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Impressive, Powerful, Thought-provoking 



How about watching a terrific film from Chile? Our local rental place had a closeout a few weeks ago, and one of the DVDs we happened upon was Machuca, a 2004 film by Andrés Wood. What a terrific find!


I am often asked about status and class in Latin America by those who come from more egalitarian societies. Navigating class differences has been one of our greatest challenges living in México; neither life in the US, Spain, nor Japan equipped us for the expected and often desired separateness here. While a period piece, Machuca viscerally illustrates the class differences and tensions of the era, and I would recommend it as a worthwhile resource.


Read the review 

Interpreting Between the Signs

"Signs" of Cross-cultural Difference: Lydia Callis


It seems I missed a huge fifteen minutes of fame during Superstorm Sandy. Such frequently happens to me, living in the "provincias" of Mexico as I do.


The events I mention involve NYC Mayor Bloomberg's sign language interpreter, Lydia Callis. Reactions by the Hearing community to Lydia's powerful interpreting skills were discussed on prime-time news and talk shows domestically and internationally. Parodies of Lydia signing appeared on a seemingly endless array of radio and television shows and internet sites.


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Re-shaping Cultural Identity Discourse
by George Simons

Using Social Media to Rebrand Culture 


Stories can be made to say what we want them to say. I went shopping this evening and, at the checkout, the cashier, seeing the bandage on my nose, asked what happened to me. To her horror, I explained it this way: "A couple days ago, I had an encounter with a young man, who had me held down and cut me with the blade that he had in his hand."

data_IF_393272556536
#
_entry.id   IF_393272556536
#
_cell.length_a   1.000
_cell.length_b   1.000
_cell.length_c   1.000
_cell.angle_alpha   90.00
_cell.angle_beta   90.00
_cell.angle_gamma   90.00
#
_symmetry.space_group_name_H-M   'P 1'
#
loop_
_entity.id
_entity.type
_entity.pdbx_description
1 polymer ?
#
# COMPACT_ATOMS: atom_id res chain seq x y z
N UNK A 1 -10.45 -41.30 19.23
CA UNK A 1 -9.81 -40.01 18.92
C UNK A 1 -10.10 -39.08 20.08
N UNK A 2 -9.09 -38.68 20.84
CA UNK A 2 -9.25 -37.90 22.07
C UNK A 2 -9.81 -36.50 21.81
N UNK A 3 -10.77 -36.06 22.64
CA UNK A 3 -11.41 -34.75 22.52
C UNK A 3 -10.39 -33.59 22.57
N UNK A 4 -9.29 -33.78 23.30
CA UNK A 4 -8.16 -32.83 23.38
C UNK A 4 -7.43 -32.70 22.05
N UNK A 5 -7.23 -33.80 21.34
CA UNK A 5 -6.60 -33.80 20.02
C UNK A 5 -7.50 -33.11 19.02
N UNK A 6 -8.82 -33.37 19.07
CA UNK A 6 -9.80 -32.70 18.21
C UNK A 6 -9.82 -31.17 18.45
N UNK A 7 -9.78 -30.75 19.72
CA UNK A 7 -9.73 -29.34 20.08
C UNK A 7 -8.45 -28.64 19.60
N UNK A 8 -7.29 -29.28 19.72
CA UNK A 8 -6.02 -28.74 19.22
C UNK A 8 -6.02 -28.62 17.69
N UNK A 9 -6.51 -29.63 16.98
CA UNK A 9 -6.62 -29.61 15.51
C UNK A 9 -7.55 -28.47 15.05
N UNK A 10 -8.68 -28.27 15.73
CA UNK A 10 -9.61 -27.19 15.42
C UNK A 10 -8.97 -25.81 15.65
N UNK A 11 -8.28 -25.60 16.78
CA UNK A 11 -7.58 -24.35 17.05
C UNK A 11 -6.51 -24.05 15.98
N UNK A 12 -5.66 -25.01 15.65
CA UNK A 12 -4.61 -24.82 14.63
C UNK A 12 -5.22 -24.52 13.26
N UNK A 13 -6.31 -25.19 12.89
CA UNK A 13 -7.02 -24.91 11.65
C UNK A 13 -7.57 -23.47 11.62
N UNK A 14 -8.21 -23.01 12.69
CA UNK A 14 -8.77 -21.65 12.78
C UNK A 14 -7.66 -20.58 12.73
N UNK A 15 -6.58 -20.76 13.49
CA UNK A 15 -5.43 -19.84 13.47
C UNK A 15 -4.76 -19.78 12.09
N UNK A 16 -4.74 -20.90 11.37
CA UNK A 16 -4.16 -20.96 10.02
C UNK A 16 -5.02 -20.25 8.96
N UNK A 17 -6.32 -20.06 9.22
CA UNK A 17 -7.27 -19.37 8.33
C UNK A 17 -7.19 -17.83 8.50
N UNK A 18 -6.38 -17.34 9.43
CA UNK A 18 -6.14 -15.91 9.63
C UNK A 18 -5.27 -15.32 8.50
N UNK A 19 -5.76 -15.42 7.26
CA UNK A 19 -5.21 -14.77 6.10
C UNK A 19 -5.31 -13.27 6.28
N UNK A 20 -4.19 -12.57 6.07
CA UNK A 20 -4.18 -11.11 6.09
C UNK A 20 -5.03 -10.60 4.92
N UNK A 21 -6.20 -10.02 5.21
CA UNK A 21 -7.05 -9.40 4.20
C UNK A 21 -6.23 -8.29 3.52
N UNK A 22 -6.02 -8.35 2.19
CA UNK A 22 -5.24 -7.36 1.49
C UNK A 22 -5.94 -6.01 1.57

Her reaction naturally changed to one of amusement and empathy, the moment I mentioned that the young man in question was my surgeon, and the immobilization was being strapped to the operating table! There is no untruth in the first story, but the discourse it calls forth depends on who the listener is, and evokes a substantially different discourse with the omission or addition of a few details. Had I told the same to my policeman neighbor, I'm sure a different automatic discourse would have sprung up for him, and he would have started to ask different questions, though, knowing him, I am sure he would have had a hearty, guys-will-be-guys laugh at the end. The key to the ultimate meaning of stories is intentionality. I was taking advantage of my strange appearance to lighten my pain and have a little fun. Understanding intentionality is the key to cultural competence, not just recognizing difference and learning to adapt behaviors to the situation.  

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Transforming Pain Into Constructive Action




Cultural Detective is about collaboration, authenticity, respect, and bridging differences. The CD Method has long leveraged drama, primarily through the acting out and resolution of critical incidents, as it involves our whole person: body, heart, head and spirit.


I was delighted to learn recently about one colleague who combines our goals with one of our favorite techniques in incredibly powerful ways! On a daily basis I am astounded by and grateful for the unique contributions you, our Cultural Detective community, make to the world around us, and I'm eager to share with you this latest example.


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Vanessa G. Hernández